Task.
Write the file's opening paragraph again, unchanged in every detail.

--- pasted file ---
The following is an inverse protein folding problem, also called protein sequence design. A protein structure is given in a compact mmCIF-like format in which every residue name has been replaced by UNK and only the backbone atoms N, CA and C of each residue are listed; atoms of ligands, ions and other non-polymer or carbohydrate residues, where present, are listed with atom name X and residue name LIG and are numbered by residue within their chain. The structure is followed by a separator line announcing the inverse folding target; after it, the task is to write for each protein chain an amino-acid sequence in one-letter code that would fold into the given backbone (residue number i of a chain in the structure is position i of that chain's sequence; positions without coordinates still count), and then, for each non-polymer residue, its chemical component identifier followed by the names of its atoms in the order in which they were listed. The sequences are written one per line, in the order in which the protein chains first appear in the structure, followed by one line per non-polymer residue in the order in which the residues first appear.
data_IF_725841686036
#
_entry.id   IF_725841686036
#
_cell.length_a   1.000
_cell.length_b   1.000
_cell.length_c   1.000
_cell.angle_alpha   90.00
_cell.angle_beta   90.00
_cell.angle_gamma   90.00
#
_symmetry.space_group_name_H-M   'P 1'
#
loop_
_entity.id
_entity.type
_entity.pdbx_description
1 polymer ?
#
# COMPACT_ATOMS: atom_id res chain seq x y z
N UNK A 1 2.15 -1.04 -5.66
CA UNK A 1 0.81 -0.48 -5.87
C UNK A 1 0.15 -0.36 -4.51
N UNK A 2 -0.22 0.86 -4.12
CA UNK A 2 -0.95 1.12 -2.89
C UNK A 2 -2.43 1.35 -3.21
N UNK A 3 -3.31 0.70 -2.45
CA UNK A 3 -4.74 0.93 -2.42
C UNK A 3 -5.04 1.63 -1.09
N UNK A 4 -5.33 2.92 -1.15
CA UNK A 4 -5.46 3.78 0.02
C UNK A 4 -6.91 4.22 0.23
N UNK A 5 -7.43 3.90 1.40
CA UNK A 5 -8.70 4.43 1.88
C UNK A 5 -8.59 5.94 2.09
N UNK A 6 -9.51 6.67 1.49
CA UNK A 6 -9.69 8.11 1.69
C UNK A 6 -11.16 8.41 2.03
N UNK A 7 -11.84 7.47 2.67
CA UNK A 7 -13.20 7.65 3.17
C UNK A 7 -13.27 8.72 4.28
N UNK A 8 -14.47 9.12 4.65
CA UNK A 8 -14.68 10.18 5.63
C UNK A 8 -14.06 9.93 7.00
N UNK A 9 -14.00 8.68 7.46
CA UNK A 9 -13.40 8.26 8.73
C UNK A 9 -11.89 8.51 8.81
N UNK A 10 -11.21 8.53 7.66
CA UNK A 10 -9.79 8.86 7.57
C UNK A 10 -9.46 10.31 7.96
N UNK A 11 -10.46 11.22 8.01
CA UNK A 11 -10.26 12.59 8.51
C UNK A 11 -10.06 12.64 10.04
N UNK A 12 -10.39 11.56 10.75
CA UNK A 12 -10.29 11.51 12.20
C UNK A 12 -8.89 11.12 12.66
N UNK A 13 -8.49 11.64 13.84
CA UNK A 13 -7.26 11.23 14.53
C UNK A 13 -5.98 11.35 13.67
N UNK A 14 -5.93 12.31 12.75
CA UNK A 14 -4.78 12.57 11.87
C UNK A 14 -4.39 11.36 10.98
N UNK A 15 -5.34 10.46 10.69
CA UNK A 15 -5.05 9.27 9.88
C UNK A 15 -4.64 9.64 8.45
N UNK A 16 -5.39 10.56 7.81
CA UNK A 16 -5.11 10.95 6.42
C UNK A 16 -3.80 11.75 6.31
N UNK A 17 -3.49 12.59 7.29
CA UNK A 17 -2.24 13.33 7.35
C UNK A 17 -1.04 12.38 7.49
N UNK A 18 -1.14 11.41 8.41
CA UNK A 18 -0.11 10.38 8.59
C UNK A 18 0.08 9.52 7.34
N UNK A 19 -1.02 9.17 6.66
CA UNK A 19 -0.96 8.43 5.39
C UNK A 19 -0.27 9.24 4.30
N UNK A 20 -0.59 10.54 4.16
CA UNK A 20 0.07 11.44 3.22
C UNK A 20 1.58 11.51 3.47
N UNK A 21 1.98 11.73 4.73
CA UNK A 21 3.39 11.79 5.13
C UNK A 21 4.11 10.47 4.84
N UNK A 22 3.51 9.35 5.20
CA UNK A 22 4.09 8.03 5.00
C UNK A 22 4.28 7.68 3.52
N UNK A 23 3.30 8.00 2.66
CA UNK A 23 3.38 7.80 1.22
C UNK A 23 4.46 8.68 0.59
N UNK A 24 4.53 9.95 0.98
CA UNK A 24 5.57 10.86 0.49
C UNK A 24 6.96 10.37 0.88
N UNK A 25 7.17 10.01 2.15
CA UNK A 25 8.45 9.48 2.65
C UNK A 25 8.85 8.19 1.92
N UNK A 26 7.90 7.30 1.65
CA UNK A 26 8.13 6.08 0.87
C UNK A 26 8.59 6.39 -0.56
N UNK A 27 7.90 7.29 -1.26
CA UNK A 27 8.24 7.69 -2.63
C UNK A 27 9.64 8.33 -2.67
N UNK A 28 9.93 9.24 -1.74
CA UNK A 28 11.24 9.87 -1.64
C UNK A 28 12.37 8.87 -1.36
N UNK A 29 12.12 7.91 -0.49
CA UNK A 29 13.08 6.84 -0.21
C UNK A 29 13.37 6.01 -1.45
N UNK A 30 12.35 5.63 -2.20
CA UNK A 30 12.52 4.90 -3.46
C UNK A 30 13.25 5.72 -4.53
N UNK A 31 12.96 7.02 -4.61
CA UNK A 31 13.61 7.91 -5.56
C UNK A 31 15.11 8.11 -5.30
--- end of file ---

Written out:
The following is an inverse protein folding problem, also called protein sequence design. A protein structure is given in a compact mmCIF-like format in which every residue name has been replaced by UNK and only the backbone atoms N, CA and C of each residue are listed; atoms of ligands, ions and other non-polymer or carbohydrate residues, where present, are listed with atom name X and residue name LIG and are numbered by residue within their chain. The structure is followed by a separator line announcing the inverse folding target; after it, the task is to write for each protein chain an amino-acid sequence in one-letter code that would fold into the given backbone (residue number i of a chain in the structure is position i of that chain's sequence; positions without coordinates still count), and then, for each non-polymer residue, its chemical component identifier followed by the names of its atoms in the order in which they were listed. The sequences are written one per line, in the order in which the protein chains first appear in the structure, followed by one line per non-polymer residue in the order in which the residues first appear.